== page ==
Martin Luther’s Large Catechism begins with a shrewd reflection on the first commandment: “You are to have no other gods.” That is, you are to regard me alone as your God. What does this mean, and how is it to be understood? What does “to have a god” mean, or what is God? Answer: A “god” is the term for that to which we are to look for all good and in which we are to find refuge in all need. Therefore, to have a god is nothing else than to trust and believe in that one with your whole heart. As I have often said, it is the trust and faith of the heart alone that make both God and an idol. If your faith and trust are right, then your God is the true one. Conversely, where your trust is false and wrong, there you do not have the true God. For these two belong together, faith and God.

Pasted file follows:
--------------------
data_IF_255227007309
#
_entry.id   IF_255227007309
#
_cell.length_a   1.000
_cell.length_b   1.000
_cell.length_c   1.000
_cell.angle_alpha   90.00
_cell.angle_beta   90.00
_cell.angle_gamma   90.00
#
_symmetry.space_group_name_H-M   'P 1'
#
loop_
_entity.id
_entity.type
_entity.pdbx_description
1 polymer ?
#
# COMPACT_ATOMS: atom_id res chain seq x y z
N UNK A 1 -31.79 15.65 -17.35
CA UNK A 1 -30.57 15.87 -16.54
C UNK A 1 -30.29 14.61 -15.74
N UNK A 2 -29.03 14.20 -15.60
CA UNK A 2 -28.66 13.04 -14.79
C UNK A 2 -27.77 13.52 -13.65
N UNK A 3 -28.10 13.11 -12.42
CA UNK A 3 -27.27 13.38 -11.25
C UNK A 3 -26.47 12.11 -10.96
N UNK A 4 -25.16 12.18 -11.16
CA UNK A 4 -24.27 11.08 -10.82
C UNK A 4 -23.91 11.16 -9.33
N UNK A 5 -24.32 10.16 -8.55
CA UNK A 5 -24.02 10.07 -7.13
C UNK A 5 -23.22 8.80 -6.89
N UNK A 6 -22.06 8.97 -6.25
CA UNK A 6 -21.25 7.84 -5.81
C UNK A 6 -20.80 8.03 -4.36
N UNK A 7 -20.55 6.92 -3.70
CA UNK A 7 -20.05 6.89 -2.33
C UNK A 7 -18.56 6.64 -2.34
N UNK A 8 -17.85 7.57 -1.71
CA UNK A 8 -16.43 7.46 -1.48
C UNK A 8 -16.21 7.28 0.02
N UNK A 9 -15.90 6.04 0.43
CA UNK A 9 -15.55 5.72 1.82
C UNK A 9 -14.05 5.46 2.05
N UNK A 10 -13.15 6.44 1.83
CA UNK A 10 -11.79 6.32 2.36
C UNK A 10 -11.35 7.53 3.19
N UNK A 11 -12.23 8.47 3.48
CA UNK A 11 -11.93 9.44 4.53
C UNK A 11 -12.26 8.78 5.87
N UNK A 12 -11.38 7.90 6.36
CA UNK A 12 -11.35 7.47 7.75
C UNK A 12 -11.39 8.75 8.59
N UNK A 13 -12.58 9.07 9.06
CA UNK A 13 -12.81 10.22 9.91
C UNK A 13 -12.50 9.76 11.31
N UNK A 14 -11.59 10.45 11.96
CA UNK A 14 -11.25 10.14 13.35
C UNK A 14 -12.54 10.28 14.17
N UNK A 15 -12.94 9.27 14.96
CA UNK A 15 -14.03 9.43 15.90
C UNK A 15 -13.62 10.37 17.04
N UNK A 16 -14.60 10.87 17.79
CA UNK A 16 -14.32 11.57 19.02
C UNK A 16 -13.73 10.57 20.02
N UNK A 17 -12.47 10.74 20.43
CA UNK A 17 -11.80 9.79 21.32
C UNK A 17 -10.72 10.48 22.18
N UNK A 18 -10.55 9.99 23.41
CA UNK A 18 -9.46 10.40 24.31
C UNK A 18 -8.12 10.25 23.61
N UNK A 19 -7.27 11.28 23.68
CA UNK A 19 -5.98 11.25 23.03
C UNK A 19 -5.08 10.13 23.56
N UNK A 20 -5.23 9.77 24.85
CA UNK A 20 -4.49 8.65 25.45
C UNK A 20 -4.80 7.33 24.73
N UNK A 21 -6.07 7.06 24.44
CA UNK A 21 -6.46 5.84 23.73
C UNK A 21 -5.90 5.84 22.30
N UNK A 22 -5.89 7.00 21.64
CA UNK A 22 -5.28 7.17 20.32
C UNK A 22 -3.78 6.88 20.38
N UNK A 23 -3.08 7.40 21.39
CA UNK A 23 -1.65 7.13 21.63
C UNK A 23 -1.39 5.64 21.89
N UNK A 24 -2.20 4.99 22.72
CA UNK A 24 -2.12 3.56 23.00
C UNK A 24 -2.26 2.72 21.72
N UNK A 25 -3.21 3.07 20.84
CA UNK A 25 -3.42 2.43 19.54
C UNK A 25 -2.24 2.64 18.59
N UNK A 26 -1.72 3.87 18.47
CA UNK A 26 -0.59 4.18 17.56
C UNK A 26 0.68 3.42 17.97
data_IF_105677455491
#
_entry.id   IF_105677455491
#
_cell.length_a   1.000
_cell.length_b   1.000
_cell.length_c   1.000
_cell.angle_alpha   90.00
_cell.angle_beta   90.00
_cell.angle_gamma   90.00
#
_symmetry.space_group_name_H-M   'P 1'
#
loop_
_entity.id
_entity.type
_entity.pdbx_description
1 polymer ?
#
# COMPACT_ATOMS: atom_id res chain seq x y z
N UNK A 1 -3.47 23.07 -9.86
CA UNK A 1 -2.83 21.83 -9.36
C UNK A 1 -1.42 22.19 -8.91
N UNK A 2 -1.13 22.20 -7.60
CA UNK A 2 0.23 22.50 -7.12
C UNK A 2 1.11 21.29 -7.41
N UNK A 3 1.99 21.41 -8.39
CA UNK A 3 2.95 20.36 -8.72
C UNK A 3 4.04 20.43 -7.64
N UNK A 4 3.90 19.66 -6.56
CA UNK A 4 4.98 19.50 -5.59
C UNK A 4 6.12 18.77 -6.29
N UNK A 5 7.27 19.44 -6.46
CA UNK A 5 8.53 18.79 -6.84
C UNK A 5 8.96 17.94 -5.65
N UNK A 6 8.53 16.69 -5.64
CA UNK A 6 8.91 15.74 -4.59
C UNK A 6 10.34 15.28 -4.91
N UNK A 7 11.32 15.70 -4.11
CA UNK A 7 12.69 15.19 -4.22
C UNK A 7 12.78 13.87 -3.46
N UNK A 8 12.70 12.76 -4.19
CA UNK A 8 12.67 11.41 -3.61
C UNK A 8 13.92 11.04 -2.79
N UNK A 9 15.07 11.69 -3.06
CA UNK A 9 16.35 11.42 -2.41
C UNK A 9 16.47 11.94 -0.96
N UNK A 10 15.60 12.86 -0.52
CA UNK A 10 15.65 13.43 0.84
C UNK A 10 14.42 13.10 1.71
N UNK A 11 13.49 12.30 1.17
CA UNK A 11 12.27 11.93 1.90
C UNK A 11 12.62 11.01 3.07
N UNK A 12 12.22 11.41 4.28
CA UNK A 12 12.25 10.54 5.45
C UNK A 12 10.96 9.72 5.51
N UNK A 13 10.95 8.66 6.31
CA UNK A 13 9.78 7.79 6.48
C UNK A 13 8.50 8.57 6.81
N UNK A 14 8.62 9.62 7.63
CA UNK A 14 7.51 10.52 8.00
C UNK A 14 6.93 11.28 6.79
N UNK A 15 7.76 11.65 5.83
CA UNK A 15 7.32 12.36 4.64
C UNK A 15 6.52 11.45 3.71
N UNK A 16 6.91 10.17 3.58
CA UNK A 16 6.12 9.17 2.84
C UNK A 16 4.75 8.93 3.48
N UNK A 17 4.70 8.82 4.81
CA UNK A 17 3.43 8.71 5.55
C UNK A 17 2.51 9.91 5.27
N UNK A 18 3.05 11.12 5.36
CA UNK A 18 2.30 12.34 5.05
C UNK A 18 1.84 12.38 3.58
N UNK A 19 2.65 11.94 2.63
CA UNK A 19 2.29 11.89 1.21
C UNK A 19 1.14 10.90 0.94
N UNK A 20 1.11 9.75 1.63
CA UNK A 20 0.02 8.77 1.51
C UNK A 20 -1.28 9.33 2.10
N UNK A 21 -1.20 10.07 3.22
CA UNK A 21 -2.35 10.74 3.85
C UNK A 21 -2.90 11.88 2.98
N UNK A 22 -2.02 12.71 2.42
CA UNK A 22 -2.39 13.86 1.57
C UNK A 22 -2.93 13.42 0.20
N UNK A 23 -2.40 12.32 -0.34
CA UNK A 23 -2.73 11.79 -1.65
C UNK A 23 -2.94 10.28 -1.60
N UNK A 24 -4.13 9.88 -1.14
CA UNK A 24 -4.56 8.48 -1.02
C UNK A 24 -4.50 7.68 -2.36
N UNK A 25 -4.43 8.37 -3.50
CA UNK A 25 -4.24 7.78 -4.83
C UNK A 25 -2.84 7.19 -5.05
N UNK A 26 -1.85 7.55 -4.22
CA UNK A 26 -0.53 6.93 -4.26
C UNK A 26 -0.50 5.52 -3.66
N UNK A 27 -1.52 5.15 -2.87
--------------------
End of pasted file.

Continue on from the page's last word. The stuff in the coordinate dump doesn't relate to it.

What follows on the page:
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What is true of Him

  “God gave us a spirit not of fear but of power and love and self-control.” 2 Timothy 1:7 We must think of suffering in a new way, we must face everything in a new way. And the way in which we face it all is by reminding ourselves that the Holy Spirit is in us. There is the future, there is the high calling, there is the persecution, there is the opposition, there is the enemy. I see it all. I must admit also that I am weak, that I lack the necessary powers and propensities. But instead of stopping there . . . I say, “But the Spirit of God is in me. God has given me his Holy Spirit.” . . . What matters . . . is not what is true of us but what is true of Him. D. Martyn Lloyd-Jones, Spiritual Depression, page 100. (HT: Ray Ortlund)